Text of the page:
The tremendous site of the Abu Simbel temples will leave you in awe. One of the world’s most exquisite and breathtaking historical monuments. The village of Abu Simbel, showcases two grand rock-cut temples carved into the side of the mountains, dedicated to four universal gods of Ancient Egypt – Ptah, Re-Harakhte, Amun-Re and Ramesses II. Abu Simbel allows an insight to the ancient history behind Ramses II, his power and his temples. Known as Ramesses the great, the third pharaoh of the Nineteenth Dynasty. He reigns as the utmost powerful pharaoh of the New Kingdom era. Ramesses II built twin temples for himself and his queen Nefertari and ordered the construction in 1244 B.C. With the seated Gods staring down at you, stand before the grand entrance of the first temple. Equally, revel in the importance of Abu Simbels second but smaller temple of Queen Nefertari. The temple includes two statues of the queen and four of the Ancient Pharaohs. Each sculpture, set between buttresses, carved with hieroglyphics.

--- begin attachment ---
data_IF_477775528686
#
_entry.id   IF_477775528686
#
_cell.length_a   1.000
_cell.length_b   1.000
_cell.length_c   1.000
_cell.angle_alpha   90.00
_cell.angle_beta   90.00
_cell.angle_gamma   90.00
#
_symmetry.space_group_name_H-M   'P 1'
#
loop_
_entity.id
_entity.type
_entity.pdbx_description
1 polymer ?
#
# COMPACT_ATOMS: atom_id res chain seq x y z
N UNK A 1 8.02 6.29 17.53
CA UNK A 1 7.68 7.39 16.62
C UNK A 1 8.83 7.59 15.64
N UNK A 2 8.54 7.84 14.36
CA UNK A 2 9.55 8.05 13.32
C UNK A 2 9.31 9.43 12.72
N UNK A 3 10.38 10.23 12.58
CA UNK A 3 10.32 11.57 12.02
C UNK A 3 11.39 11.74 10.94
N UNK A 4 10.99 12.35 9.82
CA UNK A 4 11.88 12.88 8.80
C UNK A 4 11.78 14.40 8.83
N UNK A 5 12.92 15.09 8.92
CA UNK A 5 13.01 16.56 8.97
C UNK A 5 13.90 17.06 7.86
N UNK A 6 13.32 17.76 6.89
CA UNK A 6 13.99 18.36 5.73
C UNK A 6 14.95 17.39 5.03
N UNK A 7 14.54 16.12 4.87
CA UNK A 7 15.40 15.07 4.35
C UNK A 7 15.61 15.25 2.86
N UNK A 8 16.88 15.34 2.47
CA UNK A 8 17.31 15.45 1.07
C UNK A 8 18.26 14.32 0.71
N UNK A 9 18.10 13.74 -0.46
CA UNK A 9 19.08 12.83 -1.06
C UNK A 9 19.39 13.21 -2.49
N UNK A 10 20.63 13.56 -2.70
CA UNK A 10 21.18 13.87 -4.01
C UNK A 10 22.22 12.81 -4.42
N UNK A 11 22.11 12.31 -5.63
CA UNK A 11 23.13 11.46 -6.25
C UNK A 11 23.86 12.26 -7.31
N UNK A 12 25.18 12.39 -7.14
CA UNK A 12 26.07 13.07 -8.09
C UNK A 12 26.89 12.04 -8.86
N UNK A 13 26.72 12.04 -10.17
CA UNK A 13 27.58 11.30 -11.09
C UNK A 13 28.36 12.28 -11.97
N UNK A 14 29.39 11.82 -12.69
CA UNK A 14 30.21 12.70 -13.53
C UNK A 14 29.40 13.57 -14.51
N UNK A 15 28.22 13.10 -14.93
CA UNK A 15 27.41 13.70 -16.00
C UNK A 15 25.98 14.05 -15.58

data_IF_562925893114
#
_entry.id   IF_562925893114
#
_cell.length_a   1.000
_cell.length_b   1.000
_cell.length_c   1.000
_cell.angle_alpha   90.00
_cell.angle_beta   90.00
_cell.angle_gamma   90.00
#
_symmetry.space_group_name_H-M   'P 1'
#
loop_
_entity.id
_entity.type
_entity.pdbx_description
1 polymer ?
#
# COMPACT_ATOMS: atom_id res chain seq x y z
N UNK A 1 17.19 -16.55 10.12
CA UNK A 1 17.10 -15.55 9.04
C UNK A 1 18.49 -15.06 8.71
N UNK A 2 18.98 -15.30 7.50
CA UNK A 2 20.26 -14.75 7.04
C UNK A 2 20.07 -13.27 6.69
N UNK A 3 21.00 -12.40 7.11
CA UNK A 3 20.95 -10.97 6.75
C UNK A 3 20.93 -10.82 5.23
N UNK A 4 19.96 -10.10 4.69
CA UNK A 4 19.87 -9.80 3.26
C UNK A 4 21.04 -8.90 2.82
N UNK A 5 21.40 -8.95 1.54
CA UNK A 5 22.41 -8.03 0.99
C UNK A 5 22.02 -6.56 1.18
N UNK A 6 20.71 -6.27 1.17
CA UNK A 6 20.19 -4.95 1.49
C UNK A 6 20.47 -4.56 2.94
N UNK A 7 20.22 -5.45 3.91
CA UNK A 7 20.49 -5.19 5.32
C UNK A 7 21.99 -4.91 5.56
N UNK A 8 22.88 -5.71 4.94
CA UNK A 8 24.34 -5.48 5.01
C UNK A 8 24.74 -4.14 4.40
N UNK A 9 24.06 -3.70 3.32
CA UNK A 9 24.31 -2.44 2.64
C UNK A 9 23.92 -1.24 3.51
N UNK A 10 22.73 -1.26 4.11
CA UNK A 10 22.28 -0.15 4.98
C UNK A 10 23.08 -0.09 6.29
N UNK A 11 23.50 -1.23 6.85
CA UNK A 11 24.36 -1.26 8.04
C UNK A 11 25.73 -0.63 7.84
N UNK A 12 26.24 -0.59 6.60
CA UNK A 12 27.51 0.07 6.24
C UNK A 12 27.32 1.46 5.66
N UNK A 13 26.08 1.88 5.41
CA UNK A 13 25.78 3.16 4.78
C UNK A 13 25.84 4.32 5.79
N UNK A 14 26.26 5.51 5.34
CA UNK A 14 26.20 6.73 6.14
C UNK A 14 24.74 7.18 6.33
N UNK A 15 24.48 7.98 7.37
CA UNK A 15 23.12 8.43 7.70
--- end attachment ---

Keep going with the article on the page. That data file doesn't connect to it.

Stand before one of the world’s most significant barriers, the Aswan High Dam. It is supplying power and water to not only Egypt but also Sudan. This phenomenal concept has controlled the River Nile’s current and saved Egypt from mass flooding over the decades. Also, on our Aswan High Dam and Philae Temple tour, you will venture to Aglika Island on Lake Nassar. Hop aboard the water taxi to sail across to the renowned Philae Temple — dedicated to Isis, Horus, and Osiris. On the temple walls, you will find engravings of ancient mythology, such as Isis giving birth to Horus. Before the 1970 completion of the Aswan High Dam, the temple was disassembled and moved to Aglika Island.